It is not very often that one of the most eminent and powerful lawyers in the US offer free advice to law students. That is, however, what Justice Scalia of the US Supreme Court did the other evening when speaking to the Federalist Society. Apart from criticising the eminent Chicago Law School for having lost its conservative credence, Scalia advised law students that they ought to dedicate their precious time to studying “bread and butter classes” rather than “made-up stuff” like “law and poverty”. It would be interesting to know whether Justice Scalia considers international law “made-up stuff” or “bread and butter” law. Although Scalia is right when asserting that “[T]here’s so much law to learn. Don’t waste your time”, my personal experience from studying the law for the last eight years tells me something slightly different. The best piece of advice available to law students, new as well experienced, is to simply pick the courses that interests you the most. In this way, a (let’s face it) sometimes dry and tedious subject, becomes much easier and, at the end of the day, more rewarding.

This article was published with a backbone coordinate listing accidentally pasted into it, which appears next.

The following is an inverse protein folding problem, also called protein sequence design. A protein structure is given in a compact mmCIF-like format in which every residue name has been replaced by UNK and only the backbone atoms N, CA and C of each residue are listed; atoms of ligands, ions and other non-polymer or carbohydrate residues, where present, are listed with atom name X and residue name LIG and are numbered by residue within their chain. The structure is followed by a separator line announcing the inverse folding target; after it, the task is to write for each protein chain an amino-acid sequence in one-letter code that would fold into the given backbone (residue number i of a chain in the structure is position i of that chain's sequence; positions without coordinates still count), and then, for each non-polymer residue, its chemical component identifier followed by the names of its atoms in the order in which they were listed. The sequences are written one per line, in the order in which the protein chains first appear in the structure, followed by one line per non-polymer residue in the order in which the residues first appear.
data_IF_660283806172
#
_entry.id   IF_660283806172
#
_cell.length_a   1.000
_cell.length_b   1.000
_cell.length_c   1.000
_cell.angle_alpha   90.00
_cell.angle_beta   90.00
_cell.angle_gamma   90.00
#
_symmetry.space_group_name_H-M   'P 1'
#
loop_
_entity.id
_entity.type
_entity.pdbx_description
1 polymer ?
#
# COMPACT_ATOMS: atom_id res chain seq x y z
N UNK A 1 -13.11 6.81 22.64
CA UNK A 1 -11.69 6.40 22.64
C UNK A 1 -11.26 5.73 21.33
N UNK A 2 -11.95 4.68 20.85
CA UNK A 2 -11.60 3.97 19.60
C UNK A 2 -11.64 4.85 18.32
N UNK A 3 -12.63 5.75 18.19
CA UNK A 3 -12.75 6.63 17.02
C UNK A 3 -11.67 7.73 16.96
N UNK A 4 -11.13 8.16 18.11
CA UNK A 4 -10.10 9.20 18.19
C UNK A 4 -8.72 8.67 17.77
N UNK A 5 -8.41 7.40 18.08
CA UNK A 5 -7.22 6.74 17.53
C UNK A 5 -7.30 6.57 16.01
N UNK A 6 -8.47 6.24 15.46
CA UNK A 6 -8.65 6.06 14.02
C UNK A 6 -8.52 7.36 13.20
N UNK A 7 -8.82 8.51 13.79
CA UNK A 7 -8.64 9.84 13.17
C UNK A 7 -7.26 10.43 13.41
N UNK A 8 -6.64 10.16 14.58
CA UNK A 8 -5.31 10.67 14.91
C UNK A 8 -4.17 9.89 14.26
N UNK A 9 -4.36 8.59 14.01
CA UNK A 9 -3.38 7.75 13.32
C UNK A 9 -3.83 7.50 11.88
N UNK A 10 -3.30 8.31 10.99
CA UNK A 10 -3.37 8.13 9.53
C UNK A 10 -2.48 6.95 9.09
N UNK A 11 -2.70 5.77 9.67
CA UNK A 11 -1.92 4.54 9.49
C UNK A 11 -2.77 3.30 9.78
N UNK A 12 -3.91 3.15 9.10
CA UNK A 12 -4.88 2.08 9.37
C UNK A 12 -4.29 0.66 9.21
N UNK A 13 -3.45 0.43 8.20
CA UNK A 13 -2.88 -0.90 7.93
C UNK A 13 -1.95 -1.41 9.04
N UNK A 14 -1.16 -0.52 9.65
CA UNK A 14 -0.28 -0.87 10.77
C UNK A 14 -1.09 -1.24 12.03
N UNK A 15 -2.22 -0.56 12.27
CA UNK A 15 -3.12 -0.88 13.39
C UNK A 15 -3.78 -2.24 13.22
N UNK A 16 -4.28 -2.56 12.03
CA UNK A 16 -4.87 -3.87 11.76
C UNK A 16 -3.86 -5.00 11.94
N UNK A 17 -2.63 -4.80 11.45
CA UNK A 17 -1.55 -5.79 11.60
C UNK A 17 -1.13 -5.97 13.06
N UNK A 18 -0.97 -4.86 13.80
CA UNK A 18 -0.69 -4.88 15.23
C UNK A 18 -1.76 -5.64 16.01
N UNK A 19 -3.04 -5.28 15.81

You can read Justice Scalia’s advice on the Wall Street Journal’s Law Blog.
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